I have to say that reading blogs and becoming part of the TPT community really helped me to find some great new classroom management and curriculum ideas. (Okay, they were new to ME.) Classroom management has never my best or easiest skill, and this last year was probably the smoothest I have ever had.
What Worked This Year
I really wish I could find the blogpost that I used as the basis for my classroom system, but I have no idea which blog it was. I know it was someone who had a free download of her Classroom Rules book. I did not follow everything she did, but I did use many of her ideas, I can tell that the other teacher is far more organized than I am and is great about following rules/systems. Clearly much better than ME.
Basically she tells kids the rules, but she also gives the kids a lot of the classroom responsibility. I found that having set structures was a definite plus. I mean, clearly I always had some, but last year truly everything had a system. A few routines just didn’t really work for me and I will change them next year, but overall I found that my kids thrived on structure. When they didn’t have that structure, we tended to have issues. (I had a number of kids with issues such as ADD/Autism/ODD, etc. Structure helped.)
I recently read Learn Like a Pirate by Paul Solarz and found myself saying, “Hey – I sorta did that last year!” quite a lot. (I was really quite proud of myself.) He talked about giving kids the autonomy and responsibility to run the classroom. In my room kids applied for class jobs at the beginning of every month, and everyone was assigned a job. It did take a few weeks to get kids trained on jobs like president, but oafter that the kids really ran the class systems. Presidents even trained the next president! And the best part was that the kids LOVED it! You have to trust that the kids can do it, and they will. If someone doesn’t do his/her job, the other kids remind them pretty quickly.
Homeworkopoly & Homework Checklists
Ok, do you hate taking the time to check homework as much as I do? Homeworkopoly is a great incentive for kids to bring in their work. At the very least the kids who DO bring it in get rewarded. You set the rewards, too, so you can do things like switch seats or a homework pass instead of things you have to buy. (Things I bought were mainly erasers and fancy pencils that I bought in packs for $1.) The treat for passing GO? A lifesaver. It really does not have to cost much. There are many available but I used this one by Joey Udovich. I did buy it, but I really felt it was worth the $3.50.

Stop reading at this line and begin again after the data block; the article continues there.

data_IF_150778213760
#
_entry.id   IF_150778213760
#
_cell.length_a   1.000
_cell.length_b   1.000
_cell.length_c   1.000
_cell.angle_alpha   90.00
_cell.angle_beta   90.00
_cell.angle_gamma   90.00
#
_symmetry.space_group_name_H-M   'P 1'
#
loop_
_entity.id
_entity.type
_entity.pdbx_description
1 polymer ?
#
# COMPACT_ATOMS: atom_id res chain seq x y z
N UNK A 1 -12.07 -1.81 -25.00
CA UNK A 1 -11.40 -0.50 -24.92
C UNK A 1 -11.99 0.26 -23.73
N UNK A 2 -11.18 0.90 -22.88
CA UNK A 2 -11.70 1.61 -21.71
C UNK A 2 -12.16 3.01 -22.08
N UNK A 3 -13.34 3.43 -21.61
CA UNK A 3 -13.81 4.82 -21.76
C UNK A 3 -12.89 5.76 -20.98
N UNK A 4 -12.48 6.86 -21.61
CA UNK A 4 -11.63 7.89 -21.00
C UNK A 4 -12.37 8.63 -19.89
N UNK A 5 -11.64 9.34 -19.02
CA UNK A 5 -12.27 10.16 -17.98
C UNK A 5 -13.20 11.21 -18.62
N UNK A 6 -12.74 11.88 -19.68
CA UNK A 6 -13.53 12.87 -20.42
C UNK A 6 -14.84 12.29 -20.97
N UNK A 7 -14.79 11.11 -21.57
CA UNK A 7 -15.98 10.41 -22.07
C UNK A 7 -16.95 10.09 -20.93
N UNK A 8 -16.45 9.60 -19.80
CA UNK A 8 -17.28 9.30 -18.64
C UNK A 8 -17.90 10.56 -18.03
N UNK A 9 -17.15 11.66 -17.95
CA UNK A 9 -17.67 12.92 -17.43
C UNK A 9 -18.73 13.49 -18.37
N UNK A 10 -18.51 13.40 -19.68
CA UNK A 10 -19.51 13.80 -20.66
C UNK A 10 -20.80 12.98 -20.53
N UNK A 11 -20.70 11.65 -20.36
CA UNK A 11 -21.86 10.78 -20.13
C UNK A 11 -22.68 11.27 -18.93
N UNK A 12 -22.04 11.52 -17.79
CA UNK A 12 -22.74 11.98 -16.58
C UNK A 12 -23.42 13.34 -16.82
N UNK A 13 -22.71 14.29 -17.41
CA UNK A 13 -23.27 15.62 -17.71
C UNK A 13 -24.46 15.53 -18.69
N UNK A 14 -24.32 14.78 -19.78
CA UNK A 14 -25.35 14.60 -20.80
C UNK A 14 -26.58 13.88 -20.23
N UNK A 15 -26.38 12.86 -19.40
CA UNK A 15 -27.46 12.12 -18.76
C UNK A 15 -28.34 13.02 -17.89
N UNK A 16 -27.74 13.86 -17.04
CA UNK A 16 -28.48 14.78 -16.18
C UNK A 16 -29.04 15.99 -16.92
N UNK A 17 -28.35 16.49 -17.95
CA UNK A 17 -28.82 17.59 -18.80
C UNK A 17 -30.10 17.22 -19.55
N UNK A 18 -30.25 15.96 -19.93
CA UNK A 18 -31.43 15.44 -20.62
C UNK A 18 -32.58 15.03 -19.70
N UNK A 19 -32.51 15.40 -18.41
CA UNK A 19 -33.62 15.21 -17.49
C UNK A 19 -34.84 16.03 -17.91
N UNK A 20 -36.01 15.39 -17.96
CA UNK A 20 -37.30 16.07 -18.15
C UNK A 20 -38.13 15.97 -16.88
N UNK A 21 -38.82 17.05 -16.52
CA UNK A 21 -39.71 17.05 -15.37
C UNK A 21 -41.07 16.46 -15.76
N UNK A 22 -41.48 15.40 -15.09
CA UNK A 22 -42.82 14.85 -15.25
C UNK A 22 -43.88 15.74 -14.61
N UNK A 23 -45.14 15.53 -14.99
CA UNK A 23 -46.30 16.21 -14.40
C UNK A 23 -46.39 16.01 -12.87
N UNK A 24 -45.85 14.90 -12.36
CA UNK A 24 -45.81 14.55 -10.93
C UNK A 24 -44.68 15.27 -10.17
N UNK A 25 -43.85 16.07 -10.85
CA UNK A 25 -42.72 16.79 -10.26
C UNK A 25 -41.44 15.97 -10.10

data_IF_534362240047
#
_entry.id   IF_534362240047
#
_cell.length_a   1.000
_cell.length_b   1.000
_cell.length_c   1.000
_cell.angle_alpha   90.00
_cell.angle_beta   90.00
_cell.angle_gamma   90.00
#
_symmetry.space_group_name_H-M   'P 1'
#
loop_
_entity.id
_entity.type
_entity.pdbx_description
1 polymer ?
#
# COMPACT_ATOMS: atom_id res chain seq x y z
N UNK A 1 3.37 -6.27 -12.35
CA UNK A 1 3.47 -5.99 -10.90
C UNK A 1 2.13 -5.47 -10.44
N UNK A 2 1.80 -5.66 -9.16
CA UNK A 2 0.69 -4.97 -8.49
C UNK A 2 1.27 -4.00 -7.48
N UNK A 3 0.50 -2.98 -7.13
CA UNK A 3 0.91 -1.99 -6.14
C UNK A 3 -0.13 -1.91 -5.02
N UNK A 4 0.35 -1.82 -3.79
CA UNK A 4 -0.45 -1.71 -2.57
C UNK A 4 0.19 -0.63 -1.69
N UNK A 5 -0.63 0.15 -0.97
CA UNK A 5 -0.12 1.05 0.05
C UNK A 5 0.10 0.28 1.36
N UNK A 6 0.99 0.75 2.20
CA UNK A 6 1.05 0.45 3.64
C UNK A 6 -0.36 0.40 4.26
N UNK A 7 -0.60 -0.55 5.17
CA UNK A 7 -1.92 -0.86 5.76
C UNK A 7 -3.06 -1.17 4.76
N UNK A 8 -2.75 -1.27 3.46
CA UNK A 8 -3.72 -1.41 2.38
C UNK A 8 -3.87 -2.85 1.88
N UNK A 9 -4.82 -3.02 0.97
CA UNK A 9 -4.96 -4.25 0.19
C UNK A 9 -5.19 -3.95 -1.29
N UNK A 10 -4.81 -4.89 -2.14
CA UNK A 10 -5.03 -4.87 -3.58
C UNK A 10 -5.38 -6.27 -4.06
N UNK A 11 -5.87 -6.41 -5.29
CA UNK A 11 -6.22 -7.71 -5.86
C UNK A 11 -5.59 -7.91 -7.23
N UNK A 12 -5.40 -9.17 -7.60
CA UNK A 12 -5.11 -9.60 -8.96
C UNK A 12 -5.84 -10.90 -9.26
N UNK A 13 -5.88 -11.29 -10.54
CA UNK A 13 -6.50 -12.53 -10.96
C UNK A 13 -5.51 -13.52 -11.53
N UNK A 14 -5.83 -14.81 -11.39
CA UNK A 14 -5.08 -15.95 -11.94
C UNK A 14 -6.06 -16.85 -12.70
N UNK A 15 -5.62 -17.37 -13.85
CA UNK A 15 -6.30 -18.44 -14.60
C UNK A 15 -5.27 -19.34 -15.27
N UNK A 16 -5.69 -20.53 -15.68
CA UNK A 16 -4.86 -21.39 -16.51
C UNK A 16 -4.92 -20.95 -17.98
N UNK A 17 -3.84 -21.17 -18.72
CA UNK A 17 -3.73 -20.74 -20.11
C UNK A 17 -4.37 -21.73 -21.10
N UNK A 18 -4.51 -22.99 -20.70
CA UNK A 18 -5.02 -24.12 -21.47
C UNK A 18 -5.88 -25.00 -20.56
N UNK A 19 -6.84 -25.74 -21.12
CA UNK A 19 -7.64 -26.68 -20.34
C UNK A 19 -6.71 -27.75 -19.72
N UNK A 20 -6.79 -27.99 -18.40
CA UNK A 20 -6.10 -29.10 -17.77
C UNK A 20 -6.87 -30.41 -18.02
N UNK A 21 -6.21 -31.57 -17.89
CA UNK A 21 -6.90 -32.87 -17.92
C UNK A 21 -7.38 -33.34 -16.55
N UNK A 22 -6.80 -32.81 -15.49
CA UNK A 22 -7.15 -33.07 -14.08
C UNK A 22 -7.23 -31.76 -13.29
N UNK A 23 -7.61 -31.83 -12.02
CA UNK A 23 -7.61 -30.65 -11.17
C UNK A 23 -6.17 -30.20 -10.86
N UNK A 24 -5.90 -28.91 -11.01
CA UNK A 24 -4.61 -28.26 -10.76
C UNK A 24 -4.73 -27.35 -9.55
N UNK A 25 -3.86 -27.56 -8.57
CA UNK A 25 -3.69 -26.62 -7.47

My teammate also gave me the BEST homework checklist ever! (And I didn’t check homework – my president and vice president did.) Once I got a checklist like this one from my friend, the checking became so much easier – and I had an easy visual record of who had completed homework.
I assign numbers to all of my students (by alphabetical order.) Instead of using Post-Its or notebooks to keep track of homework, use these checkoff sheets and file them in your binder or class folder. You can download the checkoff sheet here or by clicking on the image.
Spiral Math Homework
I have to say that I absolutely loved using Spiral Math Homework. There are Spiral Language Arts Homework sets out there as well, but my group really needed more support in math last year (and I was using reading logs for reading homework.) There are so many reasons I liked using it.
– The set I used was editable, so I could change problems as needed.
– Parents and students liked it, because they had the week’s homework on Monday and could plan ahead if they had busy schedules.
– Ease of use. Parents knew that students had math homework every week and they knew what to
look for in their backpacks (if needed.)
If you are interested in Spiral Homework, I used the one made by One Stop Teacher Shop, and I highly recommend it. She now has both math and language arts homework available for many grade levels.
Honestly, if I could only keep one new thing from last year this would be it. The kids LOVED it. Seriously. During the last few weeks of the year, different students said positive things about using the interactive notebooks.
– “Oh, we won’t get to use interactive notebooks next year.”
– “My brother and I weighed my notebook, it and was 6 ounces!”
– “Do we get to keep our notebooks? I really like how it shows everything we learned.”
How many things have you used to teach curriculum that got that type of engagement? I used the notebooks in pretty much all subjects, but I was very good at using them in the core subjects. I think the notebooks really helped kids to be more organized and independent. Also, I have written my social studies INB units with reading skills and support for my low readers.
Next year, I plan to get better at making time for student output. Once I add that, I feel like the interactive notebooks will take my class to the next level.
If you are interested in interactive notebooks, I have many for social studies, as well as some for math and language arts in my store.
What was the best new thing you tried last year?